I then came upon this colorful stained glass sunburst, standing between the pathway and nearby Highway 101!
I then came upon this colorful stained glass sunburst, standing between the pathway and nearby Highway 101!

Sunburst of Color, by artist Amber Irwin, 2005. Amber Irwin is a founding member of the Solana Beach Art Association.
Sunburst of Color, by artist Amber Irwin, 2005. Amber Irwin is a founding member of the Solana Beach Art Association.

A small garden beside the Coastal Rail Trail was bright with flowers.
A small garden beside the Coastal Rail Trail was bright on a late summer day with flowers.

An electrical box with colorfully painted artwork.
An electrical box with painted artwork.

Looking over a fence, I saw a Coaster rumbling up the train tracks that run parallel to the trail.
Looking over a fence, I saw a Coaster rumbling up the train tracks that run parallel to the trail.

Then I stumbled upon a third crescent moon, and a mysterious hat! This poem is also by Emily Dickinson.
Then I stumbled upon a third crescent moon, and a mysterious hat! This poem is also by Emily Dickinson.

A water fountain near steps to the Dahlia Drive pedestrian bridge that spans the train tracks. The fountain stands above colorful mosaics.
A water fountain near steps to the Dahlia Drive pedestrian bridge that spans the train tracks. The fountain stands above colorful mosaics.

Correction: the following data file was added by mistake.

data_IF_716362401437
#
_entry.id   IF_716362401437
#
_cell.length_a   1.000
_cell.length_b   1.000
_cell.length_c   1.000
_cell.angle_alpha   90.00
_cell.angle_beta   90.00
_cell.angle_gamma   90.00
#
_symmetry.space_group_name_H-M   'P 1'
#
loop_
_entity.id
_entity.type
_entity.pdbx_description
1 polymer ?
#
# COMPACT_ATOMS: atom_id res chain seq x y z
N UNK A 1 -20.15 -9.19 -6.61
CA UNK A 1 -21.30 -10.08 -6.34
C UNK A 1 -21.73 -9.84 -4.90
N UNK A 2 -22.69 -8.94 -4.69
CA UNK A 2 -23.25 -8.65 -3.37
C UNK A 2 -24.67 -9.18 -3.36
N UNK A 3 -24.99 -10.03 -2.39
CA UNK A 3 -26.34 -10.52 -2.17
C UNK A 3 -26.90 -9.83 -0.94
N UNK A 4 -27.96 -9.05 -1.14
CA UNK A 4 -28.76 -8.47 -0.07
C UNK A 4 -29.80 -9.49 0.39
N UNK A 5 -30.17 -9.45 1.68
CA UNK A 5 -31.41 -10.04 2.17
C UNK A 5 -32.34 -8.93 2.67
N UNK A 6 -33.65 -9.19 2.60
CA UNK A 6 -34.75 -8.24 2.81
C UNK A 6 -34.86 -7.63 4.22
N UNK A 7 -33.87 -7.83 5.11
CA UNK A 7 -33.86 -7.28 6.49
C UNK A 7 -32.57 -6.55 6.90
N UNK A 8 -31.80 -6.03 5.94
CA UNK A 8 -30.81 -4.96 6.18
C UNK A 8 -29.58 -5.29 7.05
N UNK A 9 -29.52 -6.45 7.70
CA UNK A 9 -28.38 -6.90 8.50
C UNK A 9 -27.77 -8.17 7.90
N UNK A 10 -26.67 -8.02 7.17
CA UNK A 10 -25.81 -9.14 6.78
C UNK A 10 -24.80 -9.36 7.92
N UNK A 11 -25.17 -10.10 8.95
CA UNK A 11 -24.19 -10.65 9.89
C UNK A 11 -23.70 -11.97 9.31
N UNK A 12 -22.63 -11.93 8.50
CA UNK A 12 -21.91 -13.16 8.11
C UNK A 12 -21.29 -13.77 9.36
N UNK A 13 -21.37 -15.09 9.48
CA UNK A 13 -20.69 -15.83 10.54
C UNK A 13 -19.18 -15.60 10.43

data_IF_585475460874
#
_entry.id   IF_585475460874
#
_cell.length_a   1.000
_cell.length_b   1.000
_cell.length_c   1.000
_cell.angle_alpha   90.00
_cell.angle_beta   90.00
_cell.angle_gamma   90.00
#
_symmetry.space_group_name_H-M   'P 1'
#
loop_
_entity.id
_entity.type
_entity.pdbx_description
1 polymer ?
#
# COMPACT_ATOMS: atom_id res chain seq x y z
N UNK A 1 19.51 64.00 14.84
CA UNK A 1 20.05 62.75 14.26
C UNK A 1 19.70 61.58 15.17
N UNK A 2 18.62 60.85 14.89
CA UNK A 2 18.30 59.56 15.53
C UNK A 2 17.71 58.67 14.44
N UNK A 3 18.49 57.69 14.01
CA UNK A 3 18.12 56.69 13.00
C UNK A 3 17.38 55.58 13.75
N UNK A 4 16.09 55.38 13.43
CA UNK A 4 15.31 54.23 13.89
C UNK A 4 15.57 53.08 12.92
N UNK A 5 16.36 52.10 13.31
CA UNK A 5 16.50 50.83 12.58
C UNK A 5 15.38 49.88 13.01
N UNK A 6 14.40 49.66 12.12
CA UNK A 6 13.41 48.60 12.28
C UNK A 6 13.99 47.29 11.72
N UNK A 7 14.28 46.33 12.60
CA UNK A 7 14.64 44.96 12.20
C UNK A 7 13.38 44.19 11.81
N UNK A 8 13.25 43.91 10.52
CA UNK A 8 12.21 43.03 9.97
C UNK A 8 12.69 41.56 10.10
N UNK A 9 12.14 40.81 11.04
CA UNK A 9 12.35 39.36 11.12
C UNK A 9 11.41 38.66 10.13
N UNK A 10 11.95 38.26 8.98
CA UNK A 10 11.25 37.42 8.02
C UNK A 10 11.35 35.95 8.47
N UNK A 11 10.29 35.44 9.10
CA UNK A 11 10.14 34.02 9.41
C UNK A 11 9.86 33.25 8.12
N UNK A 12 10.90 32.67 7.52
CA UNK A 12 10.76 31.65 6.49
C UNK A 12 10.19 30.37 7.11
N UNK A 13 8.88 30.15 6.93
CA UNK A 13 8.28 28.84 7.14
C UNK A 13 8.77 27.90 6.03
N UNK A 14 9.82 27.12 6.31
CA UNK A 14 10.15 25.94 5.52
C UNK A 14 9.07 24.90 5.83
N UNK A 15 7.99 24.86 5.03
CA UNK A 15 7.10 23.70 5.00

This mosaic is a love gift from the Solana Beach Presbyterian Church.
This mosaic is a love gift from the Solana Beach Presbyterian Church.

A local youth group made these many cheerful flowers.
A local youth group made these many cheerful ceramic leaves and flowers.

Across the train track I spotted the huge, eye-catching mural by artist Lindu Prasekti. It's called Myths at Play.
Across the train track I spotted the huge, eye-catching mural by artist Lindu Prasekti. It’s titled Myths at Play.

You can learn more about this very cool mural by clicking here.

I'm passed by bicyclists who are also heading north.
I’m passed by bicyclists who are also heading north.

Sea life mosaics decorate concrete benches at the bus stop across from the Solana Beach train station. By artist Michelle Griffoul.
Sea life mosaics decorate concrete benches at the bus stop across from the Solana Beach train station. By artist Michelle Griffoul.

You can learn more about these eleven benches and see up close images of the sea life tiles by clicking here.

I've come to some steps leading down to the Solana Beach train station platform. Lots of passengers are waiting below.
I’ve come to some steps leading down to the Solana Beach train station platform. Lots of passengers are waiting below.

The visually interesting Solana Beach train station was designed by architect Rob Wellington Quigley, and was built in 1994.
The visually interesting Solana Beach train station was designed by architect Rob Wellington Quigley, and was built in 1994.